Journal of Loss Prevention in The Process Industries, Vol.15, No.3, 233-239, 2002
Valve wheel rim force capabilities of process operators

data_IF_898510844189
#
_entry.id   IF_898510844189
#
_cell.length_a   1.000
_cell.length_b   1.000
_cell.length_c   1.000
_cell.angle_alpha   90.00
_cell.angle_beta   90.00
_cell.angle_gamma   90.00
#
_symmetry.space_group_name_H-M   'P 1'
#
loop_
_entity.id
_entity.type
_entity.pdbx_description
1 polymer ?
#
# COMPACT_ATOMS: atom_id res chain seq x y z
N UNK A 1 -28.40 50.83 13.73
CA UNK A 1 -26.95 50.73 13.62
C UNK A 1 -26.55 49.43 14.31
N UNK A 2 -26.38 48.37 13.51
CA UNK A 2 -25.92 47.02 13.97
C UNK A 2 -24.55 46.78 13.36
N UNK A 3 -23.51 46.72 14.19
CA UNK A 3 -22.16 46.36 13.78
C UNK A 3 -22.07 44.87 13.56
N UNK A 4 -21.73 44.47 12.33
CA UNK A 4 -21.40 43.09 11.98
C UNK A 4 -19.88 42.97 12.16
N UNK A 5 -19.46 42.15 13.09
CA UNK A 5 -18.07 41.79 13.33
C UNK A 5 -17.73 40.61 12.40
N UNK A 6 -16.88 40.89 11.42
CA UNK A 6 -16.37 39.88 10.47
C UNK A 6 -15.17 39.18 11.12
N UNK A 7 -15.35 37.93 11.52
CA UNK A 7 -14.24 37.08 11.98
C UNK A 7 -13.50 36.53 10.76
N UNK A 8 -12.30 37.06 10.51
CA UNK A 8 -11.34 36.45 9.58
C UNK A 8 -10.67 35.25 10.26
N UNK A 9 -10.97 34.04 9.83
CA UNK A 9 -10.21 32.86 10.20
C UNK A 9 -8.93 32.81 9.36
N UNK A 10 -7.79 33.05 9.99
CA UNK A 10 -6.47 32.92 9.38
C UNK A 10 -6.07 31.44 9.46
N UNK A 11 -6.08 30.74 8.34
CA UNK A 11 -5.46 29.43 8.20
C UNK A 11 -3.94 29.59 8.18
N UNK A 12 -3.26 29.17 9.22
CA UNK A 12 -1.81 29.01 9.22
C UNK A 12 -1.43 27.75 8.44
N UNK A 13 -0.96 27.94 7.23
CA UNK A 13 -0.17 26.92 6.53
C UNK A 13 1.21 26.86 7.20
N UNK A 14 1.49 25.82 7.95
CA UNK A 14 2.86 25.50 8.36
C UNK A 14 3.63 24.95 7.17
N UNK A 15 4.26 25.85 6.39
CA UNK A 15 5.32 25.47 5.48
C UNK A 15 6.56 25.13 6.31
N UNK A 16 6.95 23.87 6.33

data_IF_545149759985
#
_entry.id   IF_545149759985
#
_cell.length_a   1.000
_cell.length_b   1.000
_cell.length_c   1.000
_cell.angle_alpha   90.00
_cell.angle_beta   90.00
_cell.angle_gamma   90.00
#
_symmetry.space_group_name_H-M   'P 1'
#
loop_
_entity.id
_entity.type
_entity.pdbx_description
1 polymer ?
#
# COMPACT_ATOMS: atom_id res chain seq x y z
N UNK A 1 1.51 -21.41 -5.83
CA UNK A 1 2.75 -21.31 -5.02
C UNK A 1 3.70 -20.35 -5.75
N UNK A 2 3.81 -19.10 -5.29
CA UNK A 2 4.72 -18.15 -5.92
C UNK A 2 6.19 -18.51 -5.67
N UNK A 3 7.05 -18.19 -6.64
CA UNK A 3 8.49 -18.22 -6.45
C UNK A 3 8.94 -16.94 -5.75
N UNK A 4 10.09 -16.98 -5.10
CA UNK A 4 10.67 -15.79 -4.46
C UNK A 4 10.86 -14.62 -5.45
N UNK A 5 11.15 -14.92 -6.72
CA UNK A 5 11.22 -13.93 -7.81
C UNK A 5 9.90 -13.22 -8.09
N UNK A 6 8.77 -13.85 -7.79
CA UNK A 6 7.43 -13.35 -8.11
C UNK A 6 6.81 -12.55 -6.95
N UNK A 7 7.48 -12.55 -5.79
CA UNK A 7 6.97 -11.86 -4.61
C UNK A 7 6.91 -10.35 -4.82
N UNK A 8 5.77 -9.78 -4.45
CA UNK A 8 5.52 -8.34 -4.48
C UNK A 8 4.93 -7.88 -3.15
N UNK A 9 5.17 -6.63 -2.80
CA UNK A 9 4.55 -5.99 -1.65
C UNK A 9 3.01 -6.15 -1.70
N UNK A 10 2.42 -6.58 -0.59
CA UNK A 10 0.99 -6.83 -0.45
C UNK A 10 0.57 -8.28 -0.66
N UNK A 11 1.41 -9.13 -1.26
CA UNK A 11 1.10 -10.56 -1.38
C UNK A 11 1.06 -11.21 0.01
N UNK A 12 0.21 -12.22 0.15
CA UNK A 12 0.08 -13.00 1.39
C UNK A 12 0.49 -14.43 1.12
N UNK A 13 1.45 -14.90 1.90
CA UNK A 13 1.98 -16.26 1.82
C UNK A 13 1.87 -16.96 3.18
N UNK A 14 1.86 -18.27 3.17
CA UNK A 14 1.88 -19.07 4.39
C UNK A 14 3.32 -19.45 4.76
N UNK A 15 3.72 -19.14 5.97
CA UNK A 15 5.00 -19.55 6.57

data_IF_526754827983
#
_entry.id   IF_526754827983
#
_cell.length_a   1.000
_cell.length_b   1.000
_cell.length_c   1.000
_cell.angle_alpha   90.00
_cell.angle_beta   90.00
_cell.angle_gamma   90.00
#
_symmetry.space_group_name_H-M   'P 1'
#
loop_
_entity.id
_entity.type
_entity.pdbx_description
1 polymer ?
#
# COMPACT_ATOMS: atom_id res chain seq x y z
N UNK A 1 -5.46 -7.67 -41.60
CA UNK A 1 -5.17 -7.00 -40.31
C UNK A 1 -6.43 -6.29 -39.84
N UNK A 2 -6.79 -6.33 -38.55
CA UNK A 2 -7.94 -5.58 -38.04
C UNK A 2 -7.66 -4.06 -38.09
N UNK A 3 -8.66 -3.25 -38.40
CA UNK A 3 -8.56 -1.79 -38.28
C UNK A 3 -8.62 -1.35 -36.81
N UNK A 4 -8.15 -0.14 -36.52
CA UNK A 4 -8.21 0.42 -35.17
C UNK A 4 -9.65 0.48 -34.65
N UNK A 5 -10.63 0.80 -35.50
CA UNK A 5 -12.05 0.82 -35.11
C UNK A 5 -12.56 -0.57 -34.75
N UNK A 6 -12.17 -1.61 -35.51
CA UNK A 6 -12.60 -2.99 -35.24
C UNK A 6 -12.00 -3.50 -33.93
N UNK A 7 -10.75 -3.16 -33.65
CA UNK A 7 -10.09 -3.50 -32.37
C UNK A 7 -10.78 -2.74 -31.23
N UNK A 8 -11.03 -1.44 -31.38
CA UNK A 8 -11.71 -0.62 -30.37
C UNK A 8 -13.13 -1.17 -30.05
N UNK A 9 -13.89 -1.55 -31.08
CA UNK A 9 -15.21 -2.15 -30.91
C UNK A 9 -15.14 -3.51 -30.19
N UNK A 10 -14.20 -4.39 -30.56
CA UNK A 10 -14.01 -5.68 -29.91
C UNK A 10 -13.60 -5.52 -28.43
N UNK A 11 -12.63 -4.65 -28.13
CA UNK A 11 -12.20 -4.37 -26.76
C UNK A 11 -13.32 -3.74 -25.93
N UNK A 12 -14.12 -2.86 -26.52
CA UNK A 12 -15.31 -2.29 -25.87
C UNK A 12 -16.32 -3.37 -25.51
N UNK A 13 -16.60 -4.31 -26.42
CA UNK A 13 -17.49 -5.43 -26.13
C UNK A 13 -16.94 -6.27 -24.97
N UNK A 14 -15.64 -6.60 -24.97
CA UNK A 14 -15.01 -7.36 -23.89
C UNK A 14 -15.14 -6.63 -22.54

The force that an operator is able to apply to a valve wheel depends on the location of the wheel relative to the operator, the orientation of the valve stem, the diameter of the wheel, and the quality of the interface between the wheel and the hands. The objectives of this study were three-fold. The first objective was to provide information on human force capabilities to valve designers to assist them with the design of new valves. The second objective was to assist piping designers with the layout of valves in a new plant. The third objective was to help plant operations staff determine whether the turning force required to operate existing valves exceeds the capability of process operators. Participants were 66 volunteer process operators and managers from a refinery and a chemical plant located on the Gulf Coast of the United States. Turning strength was measured by recording the force applied to the rim of the valve wheel during an isometric contraction in which there was no movement of the body. The data collected in this study clearly demonstrate a relationship between the posture of the operator, as defined by the height and orientation of the valve wheel, and the maximum turning force that can be applied. For a horizontal stem, the most force could be applied when the valve was in the knee or waist area. For vertical stem valves, operators appear to be able to apply the maximum force when the valve is located between the waist and the shoulder. (C) 2002 Elsevier Science Ltd. All rights reserved.